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MRI Scan

Magnetic Resonance Imaging (MRI Scan) is a relatively new technology developed in State University of New York @ Brooklyn by Dr. Damadian. As compared to X-ray and CT scanning, there is no detectable radiation with the MRI. Although both soft tissue (including neural tissues) and bony tissue is seen by the MRI, the visualization of nerves and other soft tissues are superior. The MRI uses powerful magnet, radio waves, and a computer to produce detailed images of the body.

MRI images are extremely detailed and so the results may be over read. Research studies have indicated that images from normal people sometimes showed abnormalities as well. This produces some confusion. Due to this fact, every physician must correlate the MRI findings with the clinical symptoms of the patient in order to arrive at an accurate diagnosis. This is the origin of common saying “treat the patient, not the images”.

During the exam, the patient lays inside a tunnel like structure while the computer collects the data to produce images. The process usually lasts about one hour. Some patients will experience anxiety from the tight space. Recently, the Open MRI was introduced avoiding this tight space. However, images produces by Open MRI systems are inferior to the traditional MRI scanners. If anxiety prevents you from obtaining the MRI scan, a referral to an Open MRI center can be made. During the exam you will be able to communicate with the technologist through an intercom system. You should avoid any movement during the examination since this will distort the images and will produce inferior results Because MRI uses a strong magnetic field, metallic objects may interfere with the scan. Contraindications to MRI scanning include: utilization of a pace maker, aneurysm clips in the brain, inner ear implants, metal fragments in the eye, implanted spinal cord stimulator.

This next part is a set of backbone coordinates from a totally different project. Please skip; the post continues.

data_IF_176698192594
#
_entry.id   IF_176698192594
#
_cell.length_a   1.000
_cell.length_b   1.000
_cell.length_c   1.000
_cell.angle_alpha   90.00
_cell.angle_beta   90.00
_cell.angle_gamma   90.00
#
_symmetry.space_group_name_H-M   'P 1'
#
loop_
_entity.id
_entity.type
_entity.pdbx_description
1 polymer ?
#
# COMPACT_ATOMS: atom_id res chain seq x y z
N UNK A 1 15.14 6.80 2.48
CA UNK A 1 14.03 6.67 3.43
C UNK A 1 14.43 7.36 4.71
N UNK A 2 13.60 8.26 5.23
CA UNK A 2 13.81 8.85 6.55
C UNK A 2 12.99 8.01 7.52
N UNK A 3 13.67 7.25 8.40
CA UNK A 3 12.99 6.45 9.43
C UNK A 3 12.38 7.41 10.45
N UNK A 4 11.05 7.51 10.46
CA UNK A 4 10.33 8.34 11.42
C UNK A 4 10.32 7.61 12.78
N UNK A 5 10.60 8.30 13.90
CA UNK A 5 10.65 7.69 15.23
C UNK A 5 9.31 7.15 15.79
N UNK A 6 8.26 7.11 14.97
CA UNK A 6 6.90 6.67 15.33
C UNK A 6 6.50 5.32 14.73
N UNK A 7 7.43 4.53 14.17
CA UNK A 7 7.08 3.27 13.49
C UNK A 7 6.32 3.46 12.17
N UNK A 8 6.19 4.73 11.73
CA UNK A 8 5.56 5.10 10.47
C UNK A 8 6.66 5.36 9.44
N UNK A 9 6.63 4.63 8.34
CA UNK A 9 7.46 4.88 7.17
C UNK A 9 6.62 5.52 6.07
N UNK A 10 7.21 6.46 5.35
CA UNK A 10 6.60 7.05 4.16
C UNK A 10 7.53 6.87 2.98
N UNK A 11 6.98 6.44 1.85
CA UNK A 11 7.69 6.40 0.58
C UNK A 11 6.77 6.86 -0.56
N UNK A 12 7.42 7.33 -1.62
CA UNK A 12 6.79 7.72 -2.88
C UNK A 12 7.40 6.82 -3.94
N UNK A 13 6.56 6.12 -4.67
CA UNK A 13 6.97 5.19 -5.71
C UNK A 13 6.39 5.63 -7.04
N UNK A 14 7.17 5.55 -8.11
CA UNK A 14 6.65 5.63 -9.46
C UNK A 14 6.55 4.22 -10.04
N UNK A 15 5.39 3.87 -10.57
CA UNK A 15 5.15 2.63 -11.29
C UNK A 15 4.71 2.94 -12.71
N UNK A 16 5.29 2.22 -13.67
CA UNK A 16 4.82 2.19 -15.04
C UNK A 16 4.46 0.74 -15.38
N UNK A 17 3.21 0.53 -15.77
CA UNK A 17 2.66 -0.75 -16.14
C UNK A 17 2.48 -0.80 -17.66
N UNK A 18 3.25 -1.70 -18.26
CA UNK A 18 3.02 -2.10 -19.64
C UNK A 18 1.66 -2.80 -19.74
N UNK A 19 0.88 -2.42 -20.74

If you are pregnant or think you may be, inform the technologist and your physician since a contract medial may be injected intravenously to enhance the images. If you have anemia, other allergic respiratory disorders, asthma, and other allergic respiratory disorders, inform the technologist and your physician.

The images obtained from the MRI will be read by a trained radiologist and a report will be produced that is forwarded to your physician. Radiologists are specifically trained to read and interpret these studies, however, most spine surgeons prefer to looks at the images in person to maximize the obtained information. These images are also invaluable in diagnosis and preparation for any surgical procedure.

The lower picture is an example of a spine with instability in the lower most segments. This can easily be visualized and diagnosed using MRI scanning.